Top ten e-HR trends for 2002

Human
resources technology trends in the coming year will be driven largely by the
need to control costs, as companies look to optimise their e-HR investments and
gain greater returns.

So
predicts global consulting firm Watson Wyatt Worldwide which has compiled a
"top ten" list of trends for e-HR in 2002:

  1. Enhanced workplace
    portals and intranets.
    As enterprise portals evolve into worker
    productivity tools, several HR domains will benefit from new online
    solutions, including e-health tools, defined contribution health care
    models, compensation systems and performance management tools. Other
    personalization features will continue to expand, with a new emphasis on
    web services that provide data that organizations and their employees
    need.
  2. Increased technology
    access to more workforce segments.
    Companies will continue initiatives
    to get more employees web-connected, allowing greater access to corporate
    systems and HR information from home or travel.
  3. Greater reliance on ROI
    (return on investment) tools. Top management will exert more pressure on
    HR to justify investments in HR technology through ROI analysis and
    business case development.
  4. Growing focus on
    optimising current HR systems
    . Sensibility will be the key factor as
    companies seek system optimization and integration solutions. Optimisation
    trends will include improving legacy systems and connecting existing
    disparate systems.
  5. Increased use of virtual
    workplaces
    . With an eye toward increasing worker productivity,
    approaches such as online meetings, project team workspaces, web
    conferences and video conferencing will continue to gain popularity, with
    the added benefits of controlling costs, employee safety and time
    commitments.
  6. Decision support tools.
    Traditionally the province of financial departments, HR departments will
    begin using analytical tools to measure the success of their HR practices
    and to predict future results.
  7. Business continuance
    planning
    . The 2001 terrorist attacks spurred a new understanding of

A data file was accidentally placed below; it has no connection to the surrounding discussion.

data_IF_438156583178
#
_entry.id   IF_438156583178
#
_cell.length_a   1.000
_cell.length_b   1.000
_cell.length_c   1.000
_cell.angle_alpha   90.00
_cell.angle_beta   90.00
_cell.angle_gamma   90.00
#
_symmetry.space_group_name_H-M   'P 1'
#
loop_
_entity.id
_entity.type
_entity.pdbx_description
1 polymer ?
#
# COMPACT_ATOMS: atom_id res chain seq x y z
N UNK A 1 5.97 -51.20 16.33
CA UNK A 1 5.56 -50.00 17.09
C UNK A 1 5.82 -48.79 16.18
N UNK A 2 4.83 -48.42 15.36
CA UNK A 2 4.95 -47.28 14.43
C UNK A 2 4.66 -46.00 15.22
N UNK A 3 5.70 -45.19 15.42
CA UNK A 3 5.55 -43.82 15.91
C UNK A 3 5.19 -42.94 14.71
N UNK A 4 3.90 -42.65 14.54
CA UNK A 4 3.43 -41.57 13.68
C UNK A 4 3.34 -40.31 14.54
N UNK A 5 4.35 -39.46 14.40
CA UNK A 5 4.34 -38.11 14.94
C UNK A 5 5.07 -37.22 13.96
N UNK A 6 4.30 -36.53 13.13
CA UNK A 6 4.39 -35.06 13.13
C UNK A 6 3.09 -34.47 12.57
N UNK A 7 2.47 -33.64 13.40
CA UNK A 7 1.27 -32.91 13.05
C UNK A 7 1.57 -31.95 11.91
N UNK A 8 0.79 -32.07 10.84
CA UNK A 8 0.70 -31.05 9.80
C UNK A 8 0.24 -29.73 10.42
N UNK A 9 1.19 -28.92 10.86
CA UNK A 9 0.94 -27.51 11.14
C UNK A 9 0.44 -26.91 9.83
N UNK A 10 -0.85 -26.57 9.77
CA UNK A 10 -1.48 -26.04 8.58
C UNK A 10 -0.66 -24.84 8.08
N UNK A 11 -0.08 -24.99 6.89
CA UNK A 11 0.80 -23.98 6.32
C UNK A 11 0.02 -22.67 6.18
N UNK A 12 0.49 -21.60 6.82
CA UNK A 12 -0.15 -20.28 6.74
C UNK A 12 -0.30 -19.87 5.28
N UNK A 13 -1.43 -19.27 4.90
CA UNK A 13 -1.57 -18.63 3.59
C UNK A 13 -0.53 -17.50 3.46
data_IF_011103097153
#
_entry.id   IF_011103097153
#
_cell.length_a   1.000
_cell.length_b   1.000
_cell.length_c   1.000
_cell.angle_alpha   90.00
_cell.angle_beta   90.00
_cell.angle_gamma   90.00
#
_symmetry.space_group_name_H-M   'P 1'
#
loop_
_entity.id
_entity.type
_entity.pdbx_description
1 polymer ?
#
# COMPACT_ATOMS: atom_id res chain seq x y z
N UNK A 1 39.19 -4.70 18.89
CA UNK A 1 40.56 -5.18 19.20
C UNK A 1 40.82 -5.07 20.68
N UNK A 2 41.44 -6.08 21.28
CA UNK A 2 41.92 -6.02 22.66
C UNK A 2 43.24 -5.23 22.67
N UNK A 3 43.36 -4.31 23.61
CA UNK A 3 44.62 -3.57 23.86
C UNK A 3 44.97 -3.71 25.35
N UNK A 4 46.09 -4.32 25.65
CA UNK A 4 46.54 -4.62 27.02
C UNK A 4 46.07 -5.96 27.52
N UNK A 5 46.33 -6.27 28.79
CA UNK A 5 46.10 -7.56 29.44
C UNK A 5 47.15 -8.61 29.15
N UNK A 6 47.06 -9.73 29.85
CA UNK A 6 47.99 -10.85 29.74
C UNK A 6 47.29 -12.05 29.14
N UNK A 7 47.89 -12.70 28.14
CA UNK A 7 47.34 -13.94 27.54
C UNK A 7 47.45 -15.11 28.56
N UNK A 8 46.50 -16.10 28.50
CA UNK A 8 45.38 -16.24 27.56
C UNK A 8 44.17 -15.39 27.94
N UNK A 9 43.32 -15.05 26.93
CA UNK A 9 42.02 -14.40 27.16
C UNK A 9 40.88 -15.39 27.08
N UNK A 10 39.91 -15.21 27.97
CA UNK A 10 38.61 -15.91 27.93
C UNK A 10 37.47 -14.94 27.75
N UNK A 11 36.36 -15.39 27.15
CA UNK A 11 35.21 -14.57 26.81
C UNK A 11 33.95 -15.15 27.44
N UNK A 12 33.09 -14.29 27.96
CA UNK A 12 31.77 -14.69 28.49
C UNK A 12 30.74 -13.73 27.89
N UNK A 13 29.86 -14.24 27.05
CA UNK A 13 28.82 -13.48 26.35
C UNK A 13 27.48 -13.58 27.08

HR’s critical role in helping companies get their people back to work by
    providing space, systems and support that employees need to be productive.
    Look for sharpened HR involvement in employee communications and disaster
    recovery plans.
  8. Increased
    standardization of XML
    (extensible mark-up language) data schemes and
    structure. Growing cooperation between organizations will continue the
    trend of standards that are usable for HR domains. The HR-XML consortium http://www.hr-xml.org has already
    completed schemas supporting recruiting, benefits enrollment, and time and
    expense reporting, and plans more in 2002.
  9. Attention to small
    cost-saving measures that add up
    . Following the substantial
    cost-cutting measures many companies implemented in 2001, HR will focus on
    the cumulative effect of additional process improvements and cost-saving
    initiatives, such as technologies that improve data accuracy and ease data
    access.
  10. Demand for better
    integration and collaboration between vendors
    . HR will carefully
    select technologies to meet overall business needs and examine how vendor
    services can be bundled. Vendor performance measurement and ease of
    integration with other solutions will be critical factors.

Jeff
Novak, senior e-HR consultant with Watson Wyatt, says that there will continue
to be significant innovation and application of HR technology, but companies
will do so sensibly.

"For
the near future, optimisation of existing HR technology investments will take
precedence over new technology purchases after the recent period of heavy
technology innovation by most HR organizations," he concludes.

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